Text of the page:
From The Top – A Year I’d like To Forget

Balancing fear, safety, reality and life in a COVID-19 world

By David Zurfluh

January’s jokes of 20/20 vision and what a clear year this would be lost their humor this spring, as it suddenly turned dark and cloudy for almost everyone.

This year will be the measuring stick to compare how bad future years will be and past years were. In 2020’s first two months, we lost two very prominent Paralyzed Veterans of America (PVA) figures — former senior national employee Russ Mank (Air Force colonel), who held numerous senior level positions, and former National Director Jim Russell (Marine Corps major). More deaths of past and present PVA leaders followed, and by November that figure was in double-digits.

I personally lost my brother-in-law, who was an Army veteran, to cancer. Two people with whom I served on local neighborhood boards also died. I’ve been to too many funerals and memorials this year. I don’t want to repeat it.

Then, a virus that started in China — the novel coronavirus (COVID-19) — suddenly moved front and center by early spring. My wife, Marilou, and I started a normal Washington, D.C., trip at the end of February, marked by crowded airplanes and airports, only to come home two weeks later wearing masks in nearly empty airplanes and airports. We were afraid to touch anything or engage with anyone and didn’t know what COVID-19 really was. 

After getting home and starting lockdown procedures, we learned of people in our PVA family contracting the virus and dying from its effects. To date, hundreds of PVA members have tested positive for the virus, and their deaths are under 100. Thousands of veterans and Department of Veterans Affairs staff have tested positive. More than 200,000 deaths have occurred in the U.S. overall from the virus. Personal protective equipment, social distancing and constant hand washing have become the new normal.

In March, the country and world started to shut down. PVA was no different. Commuting to work was replaced by web conferencing/telecommuting. Large group events started being pushed back a month or longer at first, then began being postponed a year or canceled until further notice.

The first significant event canceled for PVA members was the National Disabled Veterans Winter Sports Clinic in Colorado, followed by the National Veterans Wheelchair Games in Oregon, the PVA Healthcare Summit + Expo in Florida and then most in-person Veterans Day activities in Washington, D.C.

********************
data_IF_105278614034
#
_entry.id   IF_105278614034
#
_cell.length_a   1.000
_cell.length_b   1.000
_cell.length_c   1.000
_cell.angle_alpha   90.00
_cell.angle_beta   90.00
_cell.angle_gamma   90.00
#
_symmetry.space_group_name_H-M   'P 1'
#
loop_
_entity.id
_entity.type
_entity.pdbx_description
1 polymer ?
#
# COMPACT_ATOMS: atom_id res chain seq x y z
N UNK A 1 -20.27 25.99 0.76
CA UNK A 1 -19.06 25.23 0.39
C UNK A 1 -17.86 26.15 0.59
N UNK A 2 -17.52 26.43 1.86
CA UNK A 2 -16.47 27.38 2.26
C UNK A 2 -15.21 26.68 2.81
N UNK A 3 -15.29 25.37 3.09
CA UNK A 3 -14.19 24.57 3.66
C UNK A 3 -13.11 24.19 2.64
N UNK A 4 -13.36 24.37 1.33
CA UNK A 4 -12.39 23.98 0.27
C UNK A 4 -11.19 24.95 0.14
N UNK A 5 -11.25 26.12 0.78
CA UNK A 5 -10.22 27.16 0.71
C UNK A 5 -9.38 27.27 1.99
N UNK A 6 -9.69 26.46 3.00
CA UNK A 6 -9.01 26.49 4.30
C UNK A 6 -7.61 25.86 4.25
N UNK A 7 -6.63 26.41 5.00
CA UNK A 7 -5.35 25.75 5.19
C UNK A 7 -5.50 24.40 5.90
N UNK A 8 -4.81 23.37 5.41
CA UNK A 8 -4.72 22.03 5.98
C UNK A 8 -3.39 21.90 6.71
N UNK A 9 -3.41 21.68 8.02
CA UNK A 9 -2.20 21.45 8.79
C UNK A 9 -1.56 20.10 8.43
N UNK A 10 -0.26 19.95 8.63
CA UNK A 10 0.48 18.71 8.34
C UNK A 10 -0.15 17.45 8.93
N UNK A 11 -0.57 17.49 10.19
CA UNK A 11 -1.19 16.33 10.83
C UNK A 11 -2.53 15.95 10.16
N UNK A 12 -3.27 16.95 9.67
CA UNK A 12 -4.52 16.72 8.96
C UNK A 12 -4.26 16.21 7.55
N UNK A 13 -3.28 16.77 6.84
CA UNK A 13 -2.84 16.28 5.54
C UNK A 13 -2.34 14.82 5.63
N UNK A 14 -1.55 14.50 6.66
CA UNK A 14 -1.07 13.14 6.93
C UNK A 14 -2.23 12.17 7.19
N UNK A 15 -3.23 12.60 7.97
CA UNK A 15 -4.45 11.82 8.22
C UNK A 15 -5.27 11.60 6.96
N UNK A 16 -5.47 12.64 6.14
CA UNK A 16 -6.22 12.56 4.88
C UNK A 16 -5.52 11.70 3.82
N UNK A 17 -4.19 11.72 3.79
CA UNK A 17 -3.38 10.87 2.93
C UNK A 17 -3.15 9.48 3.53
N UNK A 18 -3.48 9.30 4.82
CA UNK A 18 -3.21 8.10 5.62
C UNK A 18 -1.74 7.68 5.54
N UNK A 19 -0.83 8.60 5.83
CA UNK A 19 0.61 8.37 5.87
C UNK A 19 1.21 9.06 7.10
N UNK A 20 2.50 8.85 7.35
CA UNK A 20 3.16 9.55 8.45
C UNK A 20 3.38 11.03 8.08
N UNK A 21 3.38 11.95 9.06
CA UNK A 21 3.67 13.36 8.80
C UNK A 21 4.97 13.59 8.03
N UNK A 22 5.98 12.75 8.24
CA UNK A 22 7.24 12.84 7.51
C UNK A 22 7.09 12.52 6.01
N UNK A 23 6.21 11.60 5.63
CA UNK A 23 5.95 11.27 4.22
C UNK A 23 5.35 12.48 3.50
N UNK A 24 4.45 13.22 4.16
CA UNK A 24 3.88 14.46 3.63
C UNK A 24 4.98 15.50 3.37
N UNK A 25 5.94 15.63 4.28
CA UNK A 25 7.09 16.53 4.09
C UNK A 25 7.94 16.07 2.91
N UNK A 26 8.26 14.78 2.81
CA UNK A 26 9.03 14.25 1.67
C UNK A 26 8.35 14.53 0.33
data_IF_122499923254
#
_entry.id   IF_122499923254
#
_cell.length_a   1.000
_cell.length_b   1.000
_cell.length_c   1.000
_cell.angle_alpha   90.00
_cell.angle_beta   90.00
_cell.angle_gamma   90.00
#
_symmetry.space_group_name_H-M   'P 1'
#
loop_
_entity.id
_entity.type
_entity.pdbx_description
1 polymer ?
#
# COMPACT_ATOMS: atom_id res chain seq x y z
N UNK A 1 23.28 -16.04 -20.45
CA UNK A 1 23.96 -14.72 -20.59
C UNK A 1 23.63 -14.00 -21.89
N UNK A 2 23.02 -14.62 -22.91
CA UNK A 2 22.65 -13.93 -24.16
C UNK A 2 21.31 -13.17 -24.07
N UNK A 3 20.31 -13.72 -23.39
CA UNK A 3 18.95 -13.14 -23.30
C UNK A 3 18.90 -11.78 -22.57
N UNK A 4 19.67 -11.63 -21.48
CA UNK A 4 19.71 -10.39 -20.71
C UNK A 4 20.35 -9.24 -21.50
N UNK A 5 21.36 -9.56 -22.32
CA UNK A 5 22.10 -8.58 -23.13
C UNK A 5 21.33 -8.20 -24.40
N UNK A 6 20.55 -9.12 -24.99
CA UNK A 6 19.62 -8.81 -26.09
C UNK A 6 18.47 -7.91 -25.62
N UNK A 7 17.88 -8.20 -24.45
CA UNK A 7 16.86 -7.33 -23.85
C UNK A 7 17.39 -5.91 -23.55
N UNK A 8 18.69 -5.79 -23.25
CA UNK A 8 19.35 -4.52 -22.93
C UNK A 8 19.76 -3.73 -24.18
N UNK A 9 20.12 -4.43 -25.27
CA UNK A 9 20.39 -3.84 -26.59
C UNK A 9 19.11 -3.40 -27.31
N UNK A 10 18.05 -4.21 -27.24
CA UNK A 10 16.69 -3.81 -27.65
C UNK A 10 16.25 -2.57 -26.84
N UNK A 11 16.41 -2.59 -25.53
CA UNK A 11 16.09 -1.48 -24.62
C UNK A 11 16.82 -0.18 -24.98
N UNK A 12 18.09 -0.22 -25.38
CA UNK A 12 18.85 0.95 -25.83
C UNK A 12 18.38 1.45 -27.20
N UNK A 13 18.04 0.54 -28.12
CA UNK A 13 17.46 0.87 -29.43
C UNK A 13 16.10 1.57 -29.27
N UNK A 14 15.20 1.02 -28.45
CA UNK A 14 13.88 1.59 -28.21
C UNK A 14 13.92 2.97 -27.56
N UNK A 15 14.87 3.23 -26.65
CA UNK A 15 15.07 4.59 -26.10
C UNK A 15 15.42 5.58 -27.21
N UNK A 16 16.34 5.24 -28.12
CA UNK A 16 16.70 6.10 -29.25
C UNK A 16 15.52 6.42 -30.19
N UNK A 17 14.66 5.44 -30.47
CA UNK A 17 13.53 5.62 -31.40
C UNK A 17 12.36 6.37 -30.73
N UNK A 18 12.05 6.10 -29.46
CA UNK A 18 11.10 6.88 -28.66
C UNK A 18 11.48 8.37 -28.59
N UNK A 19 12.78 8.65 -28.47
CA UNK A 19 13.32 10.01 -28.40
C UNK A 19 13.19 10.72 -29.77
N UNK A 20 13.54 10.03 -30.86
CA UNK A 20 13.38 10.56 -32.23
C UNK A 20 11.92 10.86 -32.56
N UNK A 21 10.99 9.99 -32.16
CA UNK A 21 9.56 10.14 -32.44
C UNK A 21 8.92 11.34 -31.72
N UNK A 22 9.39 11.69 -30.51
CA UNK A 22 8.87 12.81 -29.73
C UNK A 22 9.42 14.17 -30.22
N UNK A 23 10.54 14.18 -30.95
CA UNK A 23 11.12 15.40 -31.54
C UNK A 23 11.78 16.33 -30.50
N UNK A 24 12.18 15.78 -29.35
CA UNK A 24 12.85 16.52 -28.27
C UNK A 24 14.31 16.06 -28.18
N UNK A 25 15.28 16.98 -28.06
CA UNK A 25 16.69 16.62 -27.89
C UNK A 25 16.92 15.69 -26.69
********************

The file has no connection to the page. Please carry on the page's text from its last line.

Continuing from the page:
PVA’s annual convention and fall Board of Directors meetings were done virtually for the first time in the organization’s 74-year history.  The new PVA Executive Committee was voted in virtually during the convention for the first time in PVA history, as well.

I can’t begin to quantify the psychological damage this virus has caused on humanity. It has stressed couples, families, friends and acquaintances to the brink. How many times did you cancel family or public gatherings out of fear of the unknown? Did you avoid strangers for fear of the virus? Have you been afraid to go to your work or chapter office because of the virus? Are and were you afraid to go to a medical appointment because of the virus? Did you cancel a trip/vacation because of the virus?

There are many other questions we can ask, and the reasons we did what we did to avoid contracting this virus are justifiable. But how do we balance fear, safety, reality and life when it comes to living with COVID-19?

All of us are navigating uncharted waters right now and getting hit by waves of information that range from clear to convoluted to everything in between. The key is to gather what you need to set sail for a better place.

That place is within view in the form of vaccines and better virus testing and treatments, but it’s slightly out of reach for now. On the other hand, I’m confident more than ever better days and a return our past lifestyles/work styles will come back again!  

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